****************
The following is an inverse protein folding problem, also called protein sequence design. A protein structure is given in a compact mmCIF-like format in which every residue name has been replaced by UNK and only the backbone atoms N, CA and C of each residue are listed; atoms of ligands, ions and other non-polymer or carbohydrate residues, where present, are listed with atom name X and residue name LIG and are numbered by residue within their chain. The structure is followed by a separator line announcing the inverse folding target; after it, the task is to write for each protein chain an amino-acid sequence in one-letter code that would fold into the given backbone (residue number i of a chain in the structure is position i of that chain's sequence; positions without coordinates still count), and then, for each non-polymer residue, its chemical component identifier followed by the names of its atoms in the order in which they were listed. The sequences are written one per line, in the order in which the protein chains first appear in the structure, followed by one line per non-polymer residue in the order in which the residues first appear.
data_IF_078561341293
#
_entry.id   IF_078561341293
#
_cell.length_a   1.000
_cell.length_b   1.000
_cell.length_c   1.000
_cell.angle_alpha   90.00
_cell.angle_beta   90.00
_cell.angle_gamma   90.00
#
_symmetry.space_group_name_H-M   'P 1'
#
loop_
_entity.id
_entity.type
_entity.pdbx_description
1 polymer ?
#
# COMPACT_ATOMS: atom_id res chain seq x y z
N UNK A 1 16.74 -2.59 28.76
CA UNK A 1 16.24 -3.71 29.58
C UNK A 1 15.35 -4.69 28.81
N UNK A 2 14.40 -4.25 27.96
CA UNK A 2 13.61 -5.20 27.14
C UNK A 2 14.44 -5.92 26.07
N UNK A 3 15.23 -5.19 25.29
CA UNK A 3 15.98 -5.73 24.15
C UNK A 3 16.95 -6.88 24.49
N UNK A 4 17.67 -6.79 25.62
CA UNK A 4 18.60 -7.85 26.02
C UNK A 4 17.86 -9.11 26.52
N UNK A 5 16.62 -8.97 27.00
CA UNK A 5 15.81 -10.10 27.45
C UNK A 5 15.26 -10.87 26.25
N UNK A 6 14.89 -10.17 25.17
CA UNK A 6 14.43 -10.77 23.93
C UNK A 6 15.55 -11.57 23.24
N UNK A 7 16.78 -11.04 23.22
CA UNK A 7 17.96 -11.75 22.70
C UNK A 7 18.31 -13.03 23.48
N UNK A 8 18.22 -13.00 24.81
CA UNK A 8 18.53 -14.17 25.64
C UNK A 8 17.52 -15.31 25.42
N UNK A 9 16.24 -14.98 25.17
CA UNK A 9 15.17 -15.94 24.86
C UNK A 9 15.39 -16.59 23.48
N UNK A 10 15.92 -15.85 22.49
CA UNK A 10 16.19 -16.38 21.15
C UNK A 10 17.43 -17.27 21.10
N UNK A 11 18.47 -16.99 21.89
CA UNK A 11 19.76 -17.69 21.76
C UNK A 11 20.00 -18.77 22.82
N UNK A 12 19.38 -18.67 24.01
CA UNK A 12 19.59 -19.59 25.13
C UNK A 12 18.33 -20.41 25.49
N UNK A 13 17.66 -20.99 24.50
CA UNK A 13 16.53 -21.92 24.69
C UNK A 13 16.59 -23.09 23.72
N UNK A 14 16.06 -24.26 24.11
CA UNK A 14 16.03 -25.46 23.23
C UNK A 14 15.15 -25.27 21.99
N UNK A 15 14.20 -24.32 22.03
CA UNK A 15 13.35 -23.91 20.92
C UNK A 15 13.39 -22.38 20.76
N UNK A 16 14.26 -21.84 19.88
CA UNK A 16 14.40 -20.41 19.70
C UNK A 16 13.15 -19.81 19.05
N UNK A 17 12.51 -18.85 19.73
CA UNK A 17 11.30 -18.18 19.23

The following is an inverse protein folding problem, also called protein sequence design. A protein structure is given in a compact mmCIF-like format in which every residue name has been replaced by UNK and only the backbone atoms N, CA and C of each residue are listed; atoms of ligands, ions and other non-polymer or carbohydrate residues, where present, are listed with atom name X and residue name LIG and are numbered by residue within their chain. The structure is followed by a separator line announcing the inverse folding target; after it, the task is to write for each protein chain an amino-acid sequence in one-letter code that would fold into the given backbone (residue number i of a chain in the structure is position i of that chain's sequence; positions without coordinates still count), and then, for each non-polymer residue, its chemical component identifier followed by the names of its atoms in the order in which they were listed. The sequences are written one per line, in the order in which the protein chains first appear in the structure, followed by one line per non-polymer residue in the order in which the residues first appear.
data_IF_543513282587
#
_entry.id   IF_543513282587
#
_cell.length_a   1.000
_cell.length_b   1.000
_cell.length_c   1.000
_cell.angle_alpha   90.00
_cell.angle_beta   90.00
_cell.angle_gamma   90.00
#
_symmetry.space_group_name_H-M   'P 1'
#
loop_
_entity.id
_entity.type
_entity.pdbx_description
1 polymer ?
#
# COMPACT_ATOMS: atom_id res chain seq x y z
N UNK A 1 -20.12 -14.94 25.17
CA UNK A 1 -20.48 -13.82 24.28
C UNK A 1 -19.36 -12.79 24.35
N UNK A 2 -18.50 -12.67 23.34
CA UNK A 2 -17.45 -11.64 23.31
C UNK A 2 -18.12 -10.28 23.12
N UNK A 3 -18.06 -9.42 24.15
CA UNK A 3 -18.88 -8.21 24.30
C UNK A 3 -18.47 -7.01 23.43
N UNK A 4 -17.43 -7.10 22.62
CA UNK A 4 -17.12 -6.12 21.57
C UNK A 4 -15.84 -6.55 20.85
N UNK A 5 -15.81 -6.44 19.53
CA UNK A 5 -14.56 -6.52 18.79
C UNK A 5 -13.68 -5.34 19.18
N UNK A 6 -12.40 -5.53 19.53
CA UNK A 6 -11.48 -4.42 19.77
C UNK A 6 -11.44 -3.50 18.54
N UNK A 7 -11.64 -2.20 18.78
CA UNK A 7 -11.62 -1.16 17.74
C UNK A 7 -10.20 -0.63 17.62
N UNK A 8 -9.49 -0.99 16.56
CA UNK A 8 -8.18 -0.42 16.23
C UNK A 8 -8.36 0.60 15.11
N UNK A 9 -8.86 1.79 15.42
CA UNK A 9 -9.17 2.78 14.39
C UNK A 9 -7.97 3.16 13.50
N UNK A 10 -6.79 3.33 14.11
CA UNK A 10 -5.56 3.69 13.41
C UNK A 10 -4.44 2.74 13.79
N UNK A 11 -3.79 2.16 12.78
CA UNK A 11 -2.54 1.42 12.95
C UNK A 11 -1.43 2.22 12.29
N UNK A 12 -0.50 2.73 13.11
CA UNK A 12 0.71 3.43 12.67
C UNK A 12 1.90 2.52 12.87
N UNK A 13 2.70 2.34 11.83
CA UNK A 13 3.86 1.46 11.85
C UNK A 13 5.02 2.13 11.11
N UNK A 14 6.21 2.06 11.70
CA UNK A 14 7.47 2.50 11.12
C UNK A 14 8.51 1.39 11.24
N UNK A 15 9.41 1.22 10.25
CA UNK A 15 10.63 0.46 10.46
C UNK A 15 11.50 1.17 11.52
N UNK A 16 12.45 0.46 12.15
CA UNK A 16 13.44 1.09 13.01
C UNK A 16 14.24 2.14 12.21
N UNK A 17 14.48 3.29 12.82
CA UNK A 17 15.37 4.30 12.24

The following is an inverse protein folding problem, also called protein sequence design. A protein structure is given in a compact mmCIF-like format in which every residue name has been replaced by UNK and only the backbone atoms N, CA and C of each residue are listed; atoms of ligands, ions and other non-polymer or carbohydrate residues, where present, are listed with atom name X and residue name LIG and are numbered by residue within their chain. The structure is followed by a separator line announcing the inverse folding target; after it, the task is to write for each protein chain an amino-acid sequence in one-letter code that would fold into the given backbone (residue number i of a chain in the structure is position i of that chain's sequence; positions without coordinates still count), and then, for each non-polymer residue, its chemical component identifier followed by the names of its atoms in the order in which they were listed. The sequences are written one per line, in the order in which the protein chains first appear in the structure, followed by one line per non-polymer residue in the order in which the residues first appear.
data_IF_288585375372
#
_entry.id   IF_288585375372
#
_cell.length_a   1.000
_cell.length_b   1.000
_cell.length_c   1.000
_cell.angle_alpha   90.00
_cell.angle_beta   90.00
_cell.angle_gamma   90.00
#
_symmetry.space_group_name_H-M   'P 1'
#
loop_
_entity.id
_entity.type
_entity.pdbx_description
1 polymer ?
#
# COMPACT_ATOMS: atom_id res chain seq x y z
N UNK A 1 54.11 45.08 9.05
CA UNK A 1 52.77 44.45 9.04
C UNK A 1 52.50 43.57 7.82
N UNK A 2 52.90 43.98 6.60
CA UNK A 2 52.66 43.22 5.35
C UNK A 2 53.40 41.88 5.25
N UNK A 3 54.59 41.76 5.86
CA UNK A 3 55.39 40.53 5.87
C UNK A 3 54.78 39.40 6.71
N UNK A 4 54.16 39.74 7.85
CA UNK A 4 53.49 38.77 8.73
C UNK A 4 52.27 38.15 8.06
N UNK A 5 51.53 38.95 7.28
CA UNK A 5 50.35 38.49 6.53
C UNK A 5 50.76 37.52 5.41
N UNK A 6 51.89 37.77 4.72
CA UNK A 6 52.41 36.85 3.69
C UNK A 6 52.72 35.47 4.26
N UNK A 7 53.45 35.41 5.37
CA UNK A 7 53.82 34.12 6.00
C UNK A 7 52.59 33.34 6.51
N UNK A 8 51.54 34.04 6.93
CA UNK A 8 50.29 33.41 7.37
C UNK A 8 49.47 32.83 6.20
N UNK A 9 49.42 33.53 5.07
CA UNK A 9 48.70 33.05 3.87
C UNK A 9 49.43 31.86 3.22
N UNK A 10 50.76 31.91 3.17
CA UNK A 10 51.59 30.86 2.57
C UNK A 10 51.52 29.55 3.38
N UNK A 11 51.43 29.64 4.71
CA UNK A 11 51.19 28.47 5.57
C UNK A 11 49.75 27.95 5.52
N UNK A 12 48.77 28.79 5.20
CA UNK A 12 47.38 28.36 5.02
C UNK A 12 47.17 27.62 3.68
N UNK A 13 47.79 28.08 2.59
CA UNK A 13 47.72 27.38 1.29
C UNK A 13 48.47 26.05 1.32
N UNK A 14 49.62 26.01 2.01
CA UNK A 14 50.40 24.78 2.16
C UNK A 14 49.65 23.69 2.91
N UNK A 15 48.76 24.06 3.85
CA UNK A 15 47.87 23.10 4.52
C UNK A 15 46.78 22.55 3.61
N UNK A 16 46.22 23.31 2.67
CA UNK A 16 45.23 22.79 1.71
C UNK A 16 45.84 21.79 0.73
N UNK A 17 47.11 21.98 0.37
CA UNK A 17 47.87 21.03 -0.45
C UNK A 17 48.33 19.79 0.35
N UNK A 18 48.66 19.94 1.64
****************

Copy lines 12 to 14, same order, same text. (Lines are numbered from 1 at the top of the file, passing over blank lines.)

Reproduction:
#
_symmetry.space_group_name_H-M   'P 1'
#